Workshop – 10th Anniversary of the entry into force of the Rome Statute of the International Criminal Court
2 July 2012 – Raffles Hotel Le Royal, Phnom Penh
On 2 July 2012, Cambodian Human Rights and Development Association (ADHOC) convened speakers from various organizations and backgrounds to discuss and present on the fight against impunity and the prevention of mass crimes in Cambodia. The conference took place on the tenth anniversary of the Rome Statute’s entry into force. Speakers were drawn from the ECCC, universities, and the regional office of the Coalition for the ICC.
Thun Saray, ADHOC’s President, opened the conference by speaking broadly of the ICC’s progress since its inception and of its implementation in Cambodia. Following this introduction, Sok Sam Oeun (Executive Director, Cambodian Defenders Project) spoke more comprehensively on the jurisdiction and implementation of the ICC in Cambodia.
Evelyn Balais-Serrano (Regional Coordinator for Asia-Pacific of the Coalition for the ICC) discussed the Coalition for the ICC and global progress of the ICC. She highlighted key challenges which endure for extension of the ICC’s reach among which, the lack of signatories from the world’s most powerful nations and those responsible for widespread human rights violations were highlighted. She praised Cambodia for its participation and called for its continued support in efforts to expand membership within the ASEAN community.
Andrew T Cayley QC (International Co-Prosecutor, ECCC) highlighted the principle of complementarity and its fundamentality for the ICC. He discussed the principle in its depth, stressing its centrality to the court and outlining the jurisdictional and procedural features.
Hisham Mousar (Chef de projet, Université Royale de droit et des sciences économiques) followed with a read-out on the lingering obstacles in Cambodian law to implementation of the Rome Statute in Cambodia. He identified the chief hurdles as relating to (1) amnesty and pardon; (2) ability by the National Assembly to delete sentences or strike out prosecution of individuals. He identified Article 31 of the Constitution of Cambodia, which requires the creation of national legislation to give effect to international conventions, as another significant roadblock to effective implementation. This discussion was used as a platform to support his recommendation for amendments to the Criminal Code and Code of Criminal Procedures to accomplish this. (see FIDH report on ”International Criminal Court: Adaption of Cambodian Law to the Rome Statue”, March 2006, n443/2, http://www.fidh.org/IMG/pdf/cambodge443angformatword.pdf)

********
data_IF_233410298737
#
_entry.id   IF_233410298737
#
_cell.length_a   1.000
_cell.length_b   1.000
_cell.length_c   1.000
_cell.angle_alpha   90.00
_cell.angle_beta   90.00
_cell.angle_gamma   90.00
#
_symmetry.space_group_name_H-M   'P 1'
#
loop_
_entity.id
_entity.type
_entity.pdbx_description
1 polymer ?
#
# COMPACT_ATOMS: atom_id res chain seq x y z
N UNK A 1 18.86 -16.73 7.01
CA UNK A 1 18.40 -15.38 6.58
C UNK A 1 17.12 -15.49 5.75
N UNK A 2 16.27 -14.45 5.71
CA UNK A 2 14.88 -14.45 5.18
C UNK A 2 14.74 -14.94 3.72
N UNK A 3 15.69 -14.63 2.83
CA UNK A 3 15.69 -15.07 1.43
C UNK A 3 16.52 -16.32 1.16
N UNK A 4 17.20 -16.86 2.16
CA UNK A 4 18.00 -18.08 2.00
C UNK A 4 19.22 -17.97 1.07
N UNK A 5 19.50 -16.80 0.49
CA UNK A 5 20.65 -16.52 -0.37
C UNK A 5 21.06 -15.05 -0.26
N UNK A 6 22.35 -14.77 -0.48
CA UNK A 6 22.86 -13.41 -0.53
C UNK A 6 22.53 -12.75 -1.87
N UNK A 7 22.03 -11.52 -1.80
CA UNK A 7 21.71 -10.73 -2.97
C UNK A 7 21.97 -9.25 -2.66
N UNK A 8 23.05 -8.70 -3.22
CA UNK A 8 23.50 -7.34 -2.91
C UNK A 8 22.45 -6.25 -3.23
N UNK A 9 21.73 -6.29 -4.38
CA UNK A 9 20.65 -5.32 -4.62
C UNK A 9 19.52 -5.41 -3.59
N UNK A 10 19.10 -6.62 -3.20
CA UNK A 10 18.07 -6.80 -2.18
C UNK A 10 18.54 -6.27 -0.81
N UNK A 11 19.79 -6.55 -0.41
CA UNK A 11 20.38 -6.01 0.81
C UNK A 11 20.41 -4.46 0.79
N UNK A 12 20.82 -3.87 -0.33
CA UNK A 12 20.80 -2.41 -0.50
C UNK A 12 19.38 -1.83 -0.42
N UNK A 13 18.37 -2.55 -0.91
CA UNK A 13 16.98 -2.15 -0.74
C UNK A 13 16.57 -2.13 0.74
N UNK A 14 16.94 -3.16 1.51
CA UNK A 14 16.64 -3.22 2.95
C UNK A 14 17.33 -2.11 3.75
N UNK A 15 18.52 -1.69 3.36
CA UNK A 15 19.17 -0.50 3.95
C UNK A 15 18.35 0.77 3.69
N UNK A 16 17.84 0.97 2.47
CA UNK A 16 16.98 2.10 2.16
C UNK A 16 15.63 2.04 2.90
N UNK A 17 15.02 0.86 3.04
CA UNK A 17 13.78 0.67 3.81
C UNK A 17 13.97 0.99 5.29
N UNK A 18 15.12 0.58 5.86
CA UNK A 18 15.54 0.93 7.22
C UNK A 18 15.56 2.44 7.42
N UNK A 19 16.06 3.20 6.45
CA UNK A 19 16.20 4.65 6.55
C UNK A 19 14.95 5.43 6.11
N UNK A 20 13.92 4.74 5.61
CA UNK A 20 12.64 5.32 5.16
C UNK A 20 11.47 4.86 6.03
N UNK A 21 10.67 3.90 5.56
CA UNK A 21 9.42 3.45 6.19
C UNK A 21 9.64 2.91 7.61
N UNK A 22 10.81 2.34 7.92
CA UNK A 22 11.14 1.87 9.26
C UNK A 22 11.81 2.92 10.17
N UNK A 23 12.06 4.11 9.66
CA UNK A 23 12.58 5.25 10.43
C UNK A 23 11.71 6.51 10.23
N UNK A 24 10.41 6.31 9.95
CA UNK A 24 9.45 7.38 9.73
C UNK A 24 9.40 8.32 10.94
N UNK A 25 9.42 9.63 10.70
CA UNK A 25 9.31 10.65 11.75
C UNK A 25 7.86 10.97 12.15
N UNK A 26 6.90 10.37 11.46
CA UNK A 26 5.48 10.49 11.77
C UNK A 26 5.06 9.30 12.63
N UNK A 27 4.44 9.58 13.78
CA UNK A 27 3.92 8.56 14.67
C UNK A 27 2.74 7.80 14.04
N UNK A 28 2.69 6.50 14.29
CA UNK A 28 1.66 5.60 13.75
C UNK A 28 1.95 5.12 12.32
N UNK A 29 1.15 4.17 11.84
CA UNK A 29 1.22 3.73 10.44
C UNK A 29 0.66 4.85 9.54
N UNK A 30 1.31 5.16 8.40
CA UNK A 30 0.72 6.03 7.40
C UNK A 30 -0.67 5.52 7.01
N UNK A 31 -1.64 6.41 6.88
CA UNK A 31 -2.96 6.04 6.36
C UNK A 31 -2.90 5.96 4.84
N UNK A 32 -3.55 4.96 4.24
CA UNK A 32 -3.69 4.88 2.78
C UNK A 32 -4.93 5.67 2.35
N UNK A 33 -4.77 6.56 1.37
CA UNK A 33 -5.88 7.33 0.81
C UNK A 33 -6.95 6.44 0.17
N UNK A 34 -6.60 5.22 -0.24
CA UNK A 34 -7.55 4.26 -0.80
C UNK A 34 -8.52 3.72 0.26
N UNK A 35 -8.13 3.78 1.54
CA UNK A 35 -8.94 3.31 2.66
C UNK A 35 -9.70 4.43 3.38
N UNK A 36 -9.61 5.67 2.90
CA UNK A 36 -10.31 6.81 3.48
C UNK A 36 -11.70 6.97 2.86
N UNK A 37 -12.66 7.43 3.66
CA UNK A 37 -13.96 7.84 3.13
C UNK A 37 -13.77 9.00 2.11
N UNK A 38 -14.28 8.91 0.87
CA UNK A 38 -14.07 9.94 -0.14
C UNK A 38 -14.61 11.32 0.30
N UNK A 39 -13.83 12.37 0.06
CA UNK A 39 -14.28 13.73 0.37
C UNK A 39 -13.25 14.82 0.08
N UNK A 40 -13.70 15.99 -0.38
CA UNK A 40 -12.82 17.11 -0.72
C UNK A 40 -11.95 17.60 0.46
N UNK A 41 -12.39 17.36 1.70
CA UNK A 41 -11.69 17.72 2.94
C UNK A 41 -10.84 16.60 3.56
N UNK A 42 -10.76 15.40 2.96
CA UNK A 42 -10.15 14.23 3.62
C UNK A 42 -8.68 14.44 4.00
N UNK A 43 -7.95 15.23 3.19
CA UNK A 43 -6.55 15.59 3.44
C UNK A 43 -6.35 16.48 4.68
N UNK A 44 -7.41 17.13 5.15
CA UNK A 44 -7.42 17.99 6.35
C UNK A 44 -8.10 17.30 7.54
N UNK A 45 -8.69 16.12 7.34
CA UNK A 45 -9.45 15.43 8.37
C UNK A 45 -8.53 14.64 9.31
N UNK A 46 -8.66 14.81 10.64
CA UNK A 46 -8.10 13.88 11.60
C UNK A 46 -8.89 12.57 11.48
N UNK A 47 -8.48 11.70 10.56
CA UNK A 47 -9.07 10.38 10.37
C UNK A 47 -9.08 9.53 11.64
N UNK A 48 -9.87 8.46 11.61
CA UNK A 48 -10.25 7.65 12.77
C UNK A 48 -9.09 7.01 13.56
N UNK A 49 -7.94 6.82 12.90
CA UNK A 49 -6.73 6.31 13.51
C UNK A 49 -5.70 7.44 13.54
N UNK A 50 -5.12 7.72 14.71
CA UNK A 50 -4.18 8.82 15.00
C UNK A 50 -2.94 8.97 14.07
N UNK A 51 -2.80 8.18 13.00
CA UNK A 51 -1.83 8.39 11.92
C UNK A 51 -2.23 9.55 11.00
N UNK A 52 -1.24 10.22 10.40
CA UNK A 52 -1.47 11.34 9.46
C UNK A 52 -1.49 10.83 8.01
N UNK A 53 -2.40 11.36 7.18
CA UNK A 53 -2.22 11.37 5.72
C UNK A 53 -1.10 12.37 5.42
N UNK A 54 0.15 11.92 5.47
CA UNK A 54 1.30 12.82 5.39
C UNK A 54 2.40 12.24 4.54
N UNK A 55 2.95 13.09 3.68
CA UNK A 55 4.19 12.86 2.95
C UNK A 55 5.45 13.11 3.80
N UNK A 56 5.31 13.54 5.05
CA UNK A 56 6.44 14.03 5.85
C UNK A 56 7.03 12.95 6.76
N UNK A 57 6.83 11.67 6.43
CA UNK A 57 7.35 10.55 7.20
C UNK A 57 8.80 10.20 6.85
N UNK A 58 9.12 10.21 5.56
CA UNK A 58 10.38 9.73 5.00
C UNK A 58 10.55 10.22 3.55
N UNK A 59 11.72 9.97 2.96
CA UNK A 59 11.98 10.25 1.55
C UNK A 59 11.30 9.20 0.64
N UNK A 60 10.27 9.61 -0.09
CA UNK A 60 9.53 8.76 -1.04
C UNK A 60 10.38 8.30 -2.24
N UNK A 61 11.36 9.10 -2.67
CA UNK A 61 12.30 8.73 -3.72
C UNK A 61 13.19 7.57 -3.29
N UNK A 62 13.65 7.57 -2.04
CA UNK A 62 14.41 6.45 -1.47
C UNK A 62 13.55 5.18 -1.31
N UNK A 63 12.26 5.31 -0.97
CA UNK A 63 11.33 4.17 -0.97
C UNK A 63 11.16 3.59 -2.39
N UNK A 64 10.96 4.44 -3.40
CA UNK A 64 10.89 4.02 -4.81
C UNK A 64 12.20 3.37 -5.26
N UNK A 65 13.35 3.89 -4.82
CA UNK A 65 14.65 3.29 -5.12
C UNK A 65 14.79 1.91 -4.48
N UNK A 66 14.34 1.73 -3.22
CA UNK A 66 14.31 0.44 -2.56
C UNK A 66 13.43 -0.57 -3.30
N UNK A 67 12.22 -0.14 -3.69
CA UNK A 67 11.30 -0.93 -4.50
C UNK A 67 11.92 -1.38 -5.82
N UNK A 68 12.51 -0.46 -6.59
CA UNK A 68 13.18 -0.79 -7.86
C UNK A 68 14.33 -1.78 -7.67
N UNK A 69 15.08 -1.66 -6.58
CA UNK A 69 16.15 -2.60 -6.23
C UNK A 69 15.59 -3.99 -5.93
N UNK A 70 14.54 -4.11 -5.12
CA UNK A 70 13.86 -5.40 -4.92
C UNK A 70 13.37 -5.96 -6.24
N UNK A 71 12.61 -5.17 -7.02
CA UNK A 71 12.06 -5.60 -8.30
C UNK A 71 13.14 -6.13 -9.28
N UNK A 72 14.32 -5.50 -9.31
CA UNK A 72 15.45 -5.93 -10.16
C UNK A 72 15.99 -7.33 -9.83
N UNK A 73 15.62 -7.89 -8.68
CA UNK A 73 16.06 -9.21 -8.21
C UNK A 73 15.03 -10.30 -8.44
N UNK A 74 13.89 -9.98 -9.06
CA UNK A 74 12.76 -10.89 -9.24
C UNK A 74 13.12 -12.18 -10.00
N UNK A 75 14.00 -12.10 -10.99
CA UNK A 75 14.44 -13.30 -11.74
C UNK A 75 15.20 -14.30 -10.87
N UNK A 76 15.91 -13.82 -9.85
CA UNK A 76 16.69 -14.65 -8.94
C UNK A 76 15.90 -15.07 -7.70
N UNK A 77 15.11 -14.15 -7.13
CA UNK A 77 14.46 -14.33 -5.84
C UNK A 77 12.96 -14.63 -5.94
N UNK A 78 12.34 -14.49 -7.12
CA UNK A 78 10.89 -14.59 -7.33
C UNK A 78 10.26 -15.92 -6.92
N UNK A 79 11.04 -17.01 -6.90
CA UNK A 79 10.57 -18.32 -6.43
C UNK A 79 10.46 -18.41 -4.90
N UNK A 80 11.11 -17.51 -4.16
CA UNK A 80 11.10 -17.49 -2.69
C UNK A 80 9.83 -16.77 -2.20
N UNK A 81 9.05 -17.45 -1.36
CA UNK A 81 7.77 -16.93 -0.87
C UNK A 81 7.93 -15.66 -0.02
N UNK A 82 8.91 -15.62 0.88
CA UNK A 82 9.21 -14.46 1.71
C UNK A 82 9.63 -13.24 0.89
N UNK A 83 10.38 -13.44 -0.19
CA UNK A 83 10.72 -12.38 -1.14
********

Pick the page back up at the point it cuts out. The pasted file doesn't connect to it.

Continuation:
He identified an agreement ratified in 2005 between the US and Cambodia, regarding non-surrender of persons to the ICC, as a final obstacle to the Rome Statute’s implementation in Cambodia.
Simon M. Meisenberg’s (CIM Advisor to the Trial Chamber, ECCC) presentation extended Mr. Mousar’s discussion regarding the domestic incarnation of the Rome Statute. While the implementing legislation was concluded in 2010, he argued there are significant discrepancies and deficiencies which need to be addressed. Whereas the Rome Statute stipulates 72 war crimes provisions, the Cambodian law only has 16. He also highlighted dissimilar semantic expression of the provisions themselves. His conclusion echoed that of Mr. Mousar; there is significant room for improvement of the Cambodian legal expression of its ICC obligations.
The conference was concluded with closing remarks by ADHOC President, Thun Saray. He professed ADHOC’s continuing commitment to affecting the necessary changes in Cambodian domestic law to bring Cambodia closer towards the goal of compliance, and appealed to the Cambodian government to continue to apply pressure for more ASEAN members to ratify the Rome statute and for all stakeholders to remain patient in the evolution of ICC implementation.